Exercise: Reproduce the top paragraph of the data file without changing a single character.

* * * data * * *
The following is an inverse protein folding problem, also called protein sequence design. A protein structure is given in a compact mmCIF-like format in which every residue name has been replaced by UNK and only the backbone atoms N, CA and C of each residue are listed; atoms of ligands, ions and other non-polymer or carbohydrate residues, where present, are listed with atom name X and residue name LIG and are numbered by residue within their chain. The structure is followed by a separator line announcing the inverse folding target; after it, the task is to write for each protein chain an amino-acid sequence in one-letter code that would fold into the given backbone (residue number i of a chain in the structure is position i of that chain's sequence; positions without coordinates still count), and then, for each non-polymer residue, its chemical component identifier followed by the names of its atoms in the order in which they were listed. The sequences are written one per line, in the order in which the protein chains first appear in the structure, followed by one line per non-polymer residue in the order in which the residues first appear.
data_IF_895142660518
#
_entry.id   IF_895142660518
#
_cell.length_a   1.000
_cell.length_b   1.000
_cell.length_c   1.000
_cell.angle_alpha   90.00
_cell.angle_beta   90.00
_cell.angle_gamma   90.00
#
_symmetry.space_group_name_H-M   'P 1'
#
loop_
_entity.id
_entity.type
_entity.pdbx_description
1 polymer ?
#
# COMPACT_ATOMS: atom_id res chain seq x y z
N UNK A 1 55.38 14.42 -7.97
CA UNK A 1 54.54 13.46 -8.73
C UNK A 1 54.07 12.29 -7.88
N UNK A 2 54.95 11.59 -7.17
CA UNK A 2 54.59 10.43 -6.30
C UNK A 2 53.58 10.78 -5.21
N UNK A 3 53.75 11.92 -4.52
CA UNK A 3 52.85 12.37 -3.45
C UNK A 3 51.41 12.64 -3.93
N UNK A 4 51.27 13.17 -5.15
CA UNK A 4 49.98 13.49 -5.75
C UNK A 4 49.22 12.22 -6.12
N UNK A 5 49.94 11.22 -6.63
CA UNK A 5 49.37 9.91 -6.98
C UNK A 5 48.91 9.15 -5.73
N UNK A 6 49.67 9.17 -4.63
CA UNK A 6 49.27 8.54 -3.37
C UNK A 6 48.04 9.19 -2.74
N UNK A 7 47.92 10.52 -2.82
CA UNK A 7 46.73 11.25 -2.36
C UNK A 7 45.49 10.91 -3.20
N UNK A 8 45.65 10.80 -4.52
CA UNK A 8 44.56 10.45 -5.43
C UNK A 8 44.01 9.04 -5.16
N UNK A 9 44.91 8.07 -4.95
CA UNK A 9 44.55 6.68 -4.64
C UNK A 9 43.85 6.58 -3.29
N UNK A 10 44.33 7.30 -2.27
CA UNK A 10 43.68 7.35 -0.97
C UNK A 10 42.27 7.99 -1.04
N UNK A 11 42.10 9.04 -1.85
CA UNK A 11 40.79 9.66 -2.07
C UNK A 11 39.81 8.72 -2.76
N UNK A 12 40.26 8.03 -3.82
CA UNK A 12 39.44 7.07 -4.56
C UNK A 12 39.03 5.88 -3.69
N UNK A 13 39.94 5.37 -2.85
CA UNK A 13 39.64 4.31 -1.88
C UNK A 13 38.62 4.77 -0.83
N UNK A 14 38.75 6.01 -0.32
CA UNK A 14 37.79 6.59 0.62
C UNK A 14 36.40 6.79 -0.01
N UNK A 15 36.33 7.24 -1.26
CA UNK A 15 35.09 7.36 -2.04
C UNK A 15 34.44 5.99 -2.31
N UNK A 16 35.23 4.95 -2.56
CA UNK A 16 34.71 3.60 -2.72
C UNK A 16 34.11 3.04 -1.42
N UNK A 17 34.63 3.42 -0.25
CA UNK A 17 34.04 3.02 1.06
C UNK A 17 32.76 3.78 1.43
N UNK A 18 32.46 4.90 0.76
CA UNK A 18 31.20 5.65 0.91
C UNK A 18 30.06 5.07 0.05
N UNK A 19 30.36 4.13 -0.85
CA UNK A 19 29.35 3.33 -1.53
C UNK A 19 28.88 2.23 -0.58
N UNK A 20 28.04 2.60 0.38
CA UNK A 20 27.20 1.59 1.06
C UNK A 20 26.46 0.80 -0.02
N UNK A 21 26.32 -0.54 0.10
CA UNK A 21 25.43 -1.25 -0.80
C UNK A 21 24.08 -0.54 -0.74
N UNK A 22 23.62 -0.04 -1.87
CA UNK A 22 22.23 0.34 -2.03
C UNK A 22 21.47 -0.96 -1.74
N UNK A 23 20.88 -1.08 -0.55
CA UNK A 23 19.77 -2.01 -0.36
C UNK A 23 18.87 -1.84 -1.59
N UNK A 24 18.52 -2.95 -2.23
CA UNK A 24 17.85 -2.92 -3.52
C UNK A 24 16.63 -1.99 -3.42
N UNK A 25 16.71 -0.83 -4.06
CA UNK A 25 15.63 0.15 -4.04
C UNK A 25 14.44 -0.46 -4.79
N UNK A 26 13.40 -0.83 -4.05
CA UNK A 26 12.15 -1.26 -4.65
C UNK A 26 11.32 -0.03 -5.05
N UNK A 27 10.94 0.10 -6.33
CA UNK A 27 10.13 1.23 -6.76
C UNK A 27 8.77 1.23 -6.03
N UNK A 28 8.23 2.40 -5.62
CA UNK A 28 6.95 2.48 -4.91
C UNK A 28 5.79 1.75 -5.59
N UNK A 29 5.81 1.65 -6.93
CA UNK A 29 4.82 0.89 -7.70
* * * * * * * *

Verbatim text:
The following is an inverse protein folding problem, also called protein sequence design. A protein structure is given in a compact mmCIF-like format in which every residue name has been replaced by UNK and only the backbone atoms N, CA and C of each residue are listed; atoms of ligands, ions and other non-polymer or carbohydrate residues, where present, are listed with atom name X and residue name LIG and are numbered by residue within their chain. The structure is followed by a separator line announcing the inverse folding target; after it, the task is to write for each protein chain an amino-acid sequence in one-letter code that would fold into the given backbone (residue number i of a chain in the structure is position i of that chain's sequence; positions without coordinates still count), and then, for each non-polymer residue, its chemical component identifier followed by the names of its atoms in the order in which they were listed. The sequences are written one per line, in the order in which the protein chains first appear in the structure, followed by one line per non-polymer residue in the order in which the residues first appear.